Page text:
On the contrary, we choose the path of negotiation and dialogue, of mutual understanding and justice. We perform no theodicy here, but at the same time we do not give up on our inalienable claims. We are not performing lessons on morality, but we also do not accept any lessons on morality either. Because, you know, often lately, when listening to provocative statements from abroad, I am reminded of the famous passage from the Sermon on the Mount, when Jesus says: “They see the spike in their brother’s eye, but not the pole in their own.”

Ladies and gentlemen, Mrs. President [of the Parliament], in closing this brief intervention, I would like to assure you that the Greek government will work tirelessly, so as with equal footing, and through dialogue in the framework of an honest negotiation, to contribute in order to find a solution to the most complex problems faced by Europe. The government will work in order to honor fully its obligations. But, at the same time, it will work so that all of the unfulfilled obligations to Greece and the Greek people are met.

And in the same way that we commit to fulfill our obligations, so do the other sides have to fulfill them too. Because morality cannot be invoked a la carte. It cannot be happening by occasion.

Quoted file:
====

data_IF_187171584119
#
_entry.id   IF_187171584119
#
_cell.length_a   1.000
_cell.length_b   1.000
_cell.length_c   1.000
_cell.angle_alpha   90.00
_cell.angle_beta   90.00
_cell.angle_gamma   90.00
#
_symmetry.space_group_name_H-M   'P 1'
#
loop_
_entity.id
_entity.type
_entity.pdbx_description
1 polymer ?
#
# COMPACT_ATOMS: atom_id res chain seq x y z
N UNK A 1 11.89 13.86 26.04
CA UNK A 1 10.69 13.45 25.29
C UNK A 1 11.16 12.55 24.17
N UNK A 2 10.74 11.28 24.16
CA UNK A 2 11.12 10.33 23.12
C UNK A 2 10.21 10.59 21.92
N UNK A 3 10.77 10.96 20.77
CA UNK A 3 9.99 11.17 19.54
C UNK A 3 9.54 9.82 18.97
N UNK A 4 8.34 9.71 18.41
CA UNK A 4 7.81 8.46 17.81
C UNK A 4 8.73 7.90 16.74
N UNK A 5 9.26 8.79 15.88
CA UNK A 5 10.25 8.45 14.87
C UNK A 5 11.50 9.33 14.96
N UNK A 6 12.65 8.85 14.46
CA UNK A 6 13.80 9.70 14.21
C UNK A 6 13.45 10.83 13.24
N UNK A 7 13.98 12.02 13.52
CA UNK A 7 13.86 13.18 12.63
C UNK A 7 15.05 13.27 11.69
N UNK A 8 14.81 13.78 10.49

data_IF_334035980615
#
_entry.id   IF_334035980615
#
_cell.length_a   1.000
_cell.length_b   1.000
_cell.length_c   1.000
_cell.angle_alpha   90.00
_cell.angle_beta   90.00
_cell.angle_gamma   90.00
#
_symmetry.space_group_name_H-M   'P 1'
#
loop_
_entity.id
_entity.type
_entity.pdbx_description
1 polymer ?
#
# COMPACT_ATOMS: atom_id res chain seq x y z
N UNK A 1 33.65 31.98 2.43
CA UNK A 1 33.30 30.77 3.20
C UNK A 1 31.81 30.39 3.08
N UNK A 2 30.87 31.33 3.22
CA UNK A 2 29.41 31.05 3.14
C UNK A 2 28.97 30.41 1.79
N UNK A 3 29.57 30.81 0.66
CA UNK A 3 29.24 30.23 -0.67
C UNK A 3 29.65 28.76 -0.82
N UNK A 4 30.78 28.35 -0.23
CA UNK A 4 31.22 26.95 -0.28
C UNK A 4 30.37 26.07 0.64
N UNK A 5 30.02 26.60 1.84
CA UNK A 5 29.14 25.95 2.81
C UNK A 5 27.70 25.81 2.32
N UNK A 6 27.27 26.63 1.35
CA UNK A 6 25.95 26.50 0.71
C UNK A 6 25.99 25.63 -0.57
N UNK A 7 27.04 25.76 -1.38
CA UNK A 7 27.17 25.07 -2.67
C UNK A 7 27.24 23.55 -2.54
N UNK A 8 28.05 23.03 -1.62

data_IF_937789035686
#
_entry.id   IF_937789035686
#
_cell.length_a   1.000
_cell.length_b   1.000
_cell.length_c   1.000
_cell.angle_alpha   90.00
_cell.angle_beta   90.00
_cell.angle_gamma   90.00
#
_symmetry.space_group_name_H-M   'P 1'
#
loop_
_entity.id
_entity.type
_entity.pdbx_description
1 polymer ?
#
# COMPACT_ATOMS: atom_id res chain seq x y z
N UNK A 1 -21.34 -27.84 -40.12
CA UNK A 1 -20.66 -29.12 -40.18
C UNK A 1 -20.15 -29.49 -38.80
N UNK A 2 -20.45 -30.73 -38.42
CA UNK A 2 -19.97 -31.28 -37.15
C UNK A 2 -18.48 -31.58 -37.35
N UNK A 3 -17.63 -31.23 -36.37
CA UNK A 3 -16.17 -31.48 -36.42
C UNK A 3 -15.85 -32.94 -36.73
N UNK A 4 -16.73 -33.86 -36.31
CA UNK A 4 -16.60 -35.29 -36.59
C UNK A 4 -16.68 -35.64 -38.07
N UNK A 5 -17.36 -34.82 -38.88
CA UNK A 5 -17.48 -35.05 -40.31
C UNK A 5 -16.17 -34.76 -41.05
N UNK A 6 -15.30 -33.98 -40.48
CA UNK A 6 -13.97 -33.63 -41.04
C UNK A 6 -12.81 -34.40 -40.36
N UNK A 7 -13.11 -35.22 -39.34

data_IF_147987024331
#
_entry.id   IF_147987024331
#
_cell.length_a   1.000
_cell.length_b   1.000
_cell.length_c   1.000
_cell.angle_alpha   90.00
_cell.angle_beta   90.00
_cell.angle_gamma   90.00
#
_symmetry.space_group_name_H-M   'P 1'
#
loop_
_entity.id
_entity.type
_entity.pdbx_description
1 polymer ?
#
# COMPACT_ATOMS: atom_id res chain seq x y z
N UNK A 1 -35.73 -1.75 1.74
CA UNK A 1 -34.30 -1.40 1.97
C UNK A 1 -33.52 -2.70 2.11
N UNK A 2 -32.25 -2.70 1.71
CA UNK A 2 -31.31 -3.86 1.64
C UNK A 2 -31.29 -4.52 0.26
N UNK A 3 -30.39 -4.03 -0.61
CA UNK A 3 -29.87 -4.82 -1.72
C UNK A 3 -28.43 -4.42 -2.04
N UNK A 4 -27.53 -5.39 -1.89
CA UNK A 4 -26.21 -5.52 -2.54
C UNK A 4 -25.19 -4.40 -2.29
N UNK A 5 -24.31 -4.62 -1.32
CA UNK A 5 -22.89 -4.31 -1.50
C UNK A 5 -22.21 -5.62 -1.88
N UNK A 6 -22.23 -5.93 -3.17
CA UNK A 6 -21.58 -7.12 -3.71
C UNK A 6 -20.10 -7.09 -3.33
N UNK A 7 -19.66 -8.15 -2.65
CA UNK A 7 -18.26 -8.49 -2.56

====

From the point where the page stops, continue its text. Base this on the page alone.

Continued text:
The new Greek government will actually support, with all its powers, the initiative to rebuild, reconstruct, and upgrade the Commission for Claiming the German Reparations to Greece. We will support it truly and substantively, and not for communication purposes. We are ready to offer any political and legal assistance, so as the efforts of the Commission bear fruit.

And in the framework of its tenure, to bring a meaningful result. To bring a solution. To vindicate the unfulfilled ethical, but also historical debt, not only towards the Greek people, but towards the entire peoples of Europe that fought, bled, and won over Nazism. We owe it to our history. We owe it to the fighters of the [Greek] National Resistance. We owe it to the victims of WWII. We owe it to Europe and its peoples, who have the right in memory and in a future unfettered from any kind of totalitarianism.